Tourism matters in Umatilla County, and nowhere more than in Pendleton.
The Round-Up City is chockablock with hotels and motels that fill for the annual rodeo, but stay busy throughout the year thanks to the town’s stylish offerings for tourists, as well as interstate travelers who just need an affordable place to rest.
Pendleton is further ahead than other municipalities in Umatilla County when it comes to tourism infrastructure, but it’s easy to see other cities have plenty to offer. Milton-Freewater is a growing heart of wine country, and close to the perks of downtown Walla Walla. Tollgate and Ukiah can capture hunters and outdoors enthusiasts. And Hermiston continues to grow as an important stop for business travelers, a different type of tourism but heads in beds nonetheless.
There are opportunities to help create and promote a countywide tourism program, but county commissioner Bill Elfering’s plan was a nonstarter. He proposed adding a 2 percent tax to hotel customers’ room bill within Umatilla County.
But without an idea of how the money would be used to increase tourism, the tax was destined to fall flat with hoteliers and tourism professionals not affiliated with the county. And fall flat it did. By the time Elfering arrived for a second scheduled meeting on the issue, he had already declared the tax “off the table.”
And that’s the right thing to do.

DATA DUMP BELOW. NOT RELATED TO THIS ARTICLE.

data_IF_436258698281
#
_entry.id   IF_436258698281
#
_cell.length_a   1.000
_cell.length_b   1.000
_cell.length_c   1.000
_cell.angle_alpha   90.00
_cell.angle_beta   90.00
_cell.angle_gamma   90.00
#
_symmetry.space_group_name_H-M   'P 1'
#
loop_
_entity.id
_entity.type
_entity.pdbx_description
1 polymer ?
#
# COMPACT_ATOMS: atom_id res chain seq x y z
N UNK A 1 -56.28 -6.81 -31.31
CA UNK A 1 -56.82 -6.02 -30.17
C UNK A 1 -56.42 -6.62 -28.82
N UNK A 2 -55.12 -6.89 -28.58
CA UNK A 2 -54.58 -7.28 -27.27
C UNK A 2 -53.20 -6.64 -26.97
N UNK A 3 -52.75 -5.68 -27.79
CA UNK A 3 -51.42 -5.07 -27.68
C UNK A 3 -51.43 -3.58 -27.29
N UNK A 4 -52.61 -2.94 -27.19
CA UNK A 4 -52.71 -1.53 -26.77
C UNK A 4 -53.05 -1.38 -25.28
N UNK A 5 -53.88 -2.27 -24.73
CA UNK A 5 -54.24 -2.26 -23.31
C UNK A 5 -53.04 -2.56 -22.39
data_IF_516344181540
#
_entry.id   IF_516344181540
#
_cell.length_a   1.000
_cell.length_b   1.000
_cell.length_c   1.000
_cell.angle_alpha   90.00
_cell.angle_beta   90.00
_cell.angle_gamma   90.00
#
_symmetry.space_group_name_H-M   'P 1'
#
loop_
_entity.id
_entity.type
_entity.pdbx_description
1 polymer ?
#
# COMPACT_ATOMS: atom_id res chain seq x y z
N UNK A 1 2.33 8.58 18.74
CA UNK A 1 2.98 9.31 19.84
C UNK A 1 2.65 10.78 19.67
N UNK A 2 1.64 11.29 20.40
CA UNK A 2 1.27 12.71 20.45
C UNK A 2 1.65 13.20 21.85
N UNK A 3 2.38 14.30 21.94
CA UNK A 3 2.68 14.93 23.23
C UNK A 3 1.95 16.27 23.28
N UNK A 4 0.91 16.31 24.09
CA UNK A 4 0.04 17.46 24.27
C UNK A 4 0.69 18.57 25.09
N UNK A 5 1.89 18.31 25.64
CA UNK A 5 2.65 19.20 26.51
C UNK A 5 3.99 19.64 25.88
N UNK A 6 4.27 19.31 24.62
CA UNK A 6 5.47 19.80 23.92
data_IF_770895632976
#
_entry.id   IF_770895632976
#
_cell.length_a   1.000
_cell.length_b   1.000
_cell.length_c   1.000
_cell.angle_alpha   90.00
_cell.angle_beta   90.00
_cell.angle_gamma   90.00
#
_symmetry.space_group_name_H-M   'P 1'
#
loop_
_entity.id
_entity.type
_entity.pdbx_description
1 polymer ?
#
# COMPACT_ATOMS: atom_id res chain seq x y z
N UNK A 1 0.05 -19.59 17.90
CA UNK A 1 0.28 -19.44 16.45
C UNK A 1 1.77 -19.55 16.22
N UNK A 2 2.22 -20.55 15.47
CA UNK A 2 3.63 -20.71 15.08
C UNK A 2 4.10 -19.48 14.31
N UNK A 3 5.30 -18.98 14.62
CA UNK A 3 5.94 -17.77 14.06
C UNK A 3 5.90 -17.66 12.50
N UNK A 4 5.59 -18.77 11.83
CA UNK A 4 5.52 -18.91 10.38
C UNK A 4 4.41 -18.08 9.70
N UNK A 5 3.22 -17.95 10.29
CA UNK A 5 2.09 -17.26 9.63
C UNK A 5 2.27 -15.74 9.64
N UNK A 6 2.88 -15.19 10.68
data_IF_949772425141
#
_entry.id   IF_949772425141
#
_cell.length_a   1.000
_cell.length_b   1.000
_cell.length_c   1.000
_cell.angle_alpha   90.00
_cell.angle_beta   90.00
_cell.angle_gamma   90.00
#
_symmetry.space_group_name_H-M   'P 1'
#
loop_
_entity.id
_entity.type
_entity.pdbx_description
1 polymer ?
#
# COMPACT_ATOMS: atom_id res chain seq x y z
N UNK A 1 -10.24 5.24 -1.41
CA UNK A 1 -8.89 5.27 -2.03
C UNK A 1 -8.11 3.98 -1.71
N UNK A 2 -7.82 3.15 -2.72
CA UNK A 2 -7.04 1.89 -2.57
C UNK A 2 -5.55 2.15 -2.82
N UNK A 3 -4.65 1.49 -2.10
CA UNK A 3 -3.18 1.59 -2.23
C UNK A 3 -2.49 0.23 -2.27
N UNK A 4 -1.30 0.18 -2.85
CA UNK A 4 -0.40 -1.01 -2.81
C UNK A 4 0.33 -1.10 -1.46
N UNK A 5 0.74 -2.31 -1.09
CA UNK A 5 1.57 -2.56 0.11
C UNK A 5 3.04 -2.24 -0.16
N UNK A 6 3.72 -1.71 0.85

But the tax plan’s demise also shines an important spotlight on the county tourism department.
Elfering said the tourism coordinator — Karie Walchli — doesn’t have funding to do “much of anything.” The tourism tax would have been a way to give the department some money to play with.
That’s the exact wrong way to run government, of course. Private enterprise knows that labor is expensive, and you don’t hire someone without having the revenue to afford it and a belief that your investment is going to more than pay for itself.
That’s not the way government seems to operate in Oregon, however. An ever-increasing number of government employees are forcing private enterprise to keep up with paying those significant salaries and benefits — cart before horse style. That Portland/Salem thinking has made its way to Eastern Oregon.
There are lots of tourism groups already operating — backed by both public and private dollars. Travel Oregon has made good headway. The Eastern Oregon Visitors Association also helps promote Umatilla County’s major events, to less success but on a much lower budget. Travel Pendleton works hard to keep the tourism dollars churning in that city year round.
Tourism is hard work. It’s a crop that must be planted, watered and tended for many years before it begins to bear fruit. It’s irresponsible to treat it as an enterprise from which money can be skimmed to fill government coffers.